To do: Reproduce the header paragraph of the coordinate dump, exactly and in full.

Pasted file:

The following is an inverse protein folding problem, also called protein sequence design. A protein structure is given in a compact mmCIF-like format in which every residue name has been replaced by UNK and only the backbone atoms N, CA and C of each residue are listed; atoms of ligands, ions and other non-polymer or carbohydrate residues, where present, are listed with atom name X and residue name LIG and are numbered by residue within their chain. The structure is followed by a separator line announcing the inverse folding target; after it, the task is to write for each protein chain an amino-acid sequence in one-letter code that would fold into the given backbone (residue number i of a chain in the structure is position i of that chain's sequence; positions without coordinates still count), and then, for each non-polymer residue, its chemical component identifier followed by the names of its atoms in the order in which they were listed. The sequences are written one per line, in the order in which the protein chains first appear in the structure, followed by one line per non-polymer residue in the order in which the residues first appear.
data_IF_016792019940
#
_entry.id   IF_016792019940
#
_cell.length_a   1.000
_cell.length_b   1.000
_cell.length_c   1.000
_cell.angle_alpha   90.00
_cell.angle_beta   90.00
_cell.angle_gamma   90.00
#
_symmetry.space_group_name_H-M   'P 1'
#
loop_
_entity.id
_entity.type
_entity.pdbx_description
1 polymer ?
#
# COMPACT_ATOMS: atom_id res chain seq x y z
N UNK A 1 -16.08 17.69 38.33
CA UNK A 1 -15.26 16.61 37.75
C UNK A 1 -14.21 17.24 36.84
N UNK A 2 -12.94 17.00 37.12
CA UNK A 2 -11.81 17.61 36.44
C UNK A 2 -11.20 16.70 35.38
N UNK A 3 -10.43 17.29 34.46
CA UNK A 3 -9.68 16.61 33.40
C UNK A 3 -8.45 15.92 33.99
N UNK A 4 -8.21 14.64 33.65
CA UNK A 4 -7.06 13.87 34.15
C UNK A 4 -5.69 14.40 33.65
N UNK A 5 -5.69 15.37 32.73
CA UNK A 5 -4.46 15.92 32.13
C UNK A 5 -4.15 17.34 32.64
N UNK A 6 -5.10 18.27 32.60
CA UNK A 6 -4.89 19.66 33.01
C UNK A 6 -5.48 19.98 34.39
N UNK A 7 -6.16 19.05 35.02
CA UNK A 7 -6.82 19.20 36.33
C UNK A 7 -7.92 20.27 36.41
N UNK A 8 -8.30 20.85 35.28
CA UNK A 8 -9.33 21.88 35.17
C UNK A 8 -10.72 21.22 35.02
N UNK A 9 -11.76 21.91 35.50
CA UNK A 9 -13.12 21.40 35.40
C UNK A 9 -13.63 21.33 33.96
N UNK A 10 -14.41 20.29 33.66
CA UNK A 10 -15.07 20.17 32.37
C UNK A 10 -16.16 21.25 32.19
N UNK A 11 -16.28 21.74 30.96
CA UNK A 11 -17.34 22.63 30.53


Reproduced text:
The following is an inverse protein folding problem, also called protein sequence design. A protein structure is given in a compact mmCIF-like format in which every residue name has been replaced by UNK and only the backbone atoms N, CA and C of each residue are listed; atoms of ligands, ions and other non-polymer or carbohydrate residues, where present, are listed with atom name X and residue name LIG and are numbered by residue within their chain. The structure is followed by a separator line announcing the inverse folding target; after it, the task is to write for each protein chain an amino-acid sequence in one-letter code that would fold into the given backbone (residue number i of a chain in the structure is position i of that chain's sequence; positions without coordinates still count), and then, for each non-polymer residue, its chemical component identifier followed by the names of its atoms in the order in which they were listed. The sequences are written one per line, in the order in which the protein chains first appear in the structure, followed by one line per non-polymer residue in the order in which the residues first appear.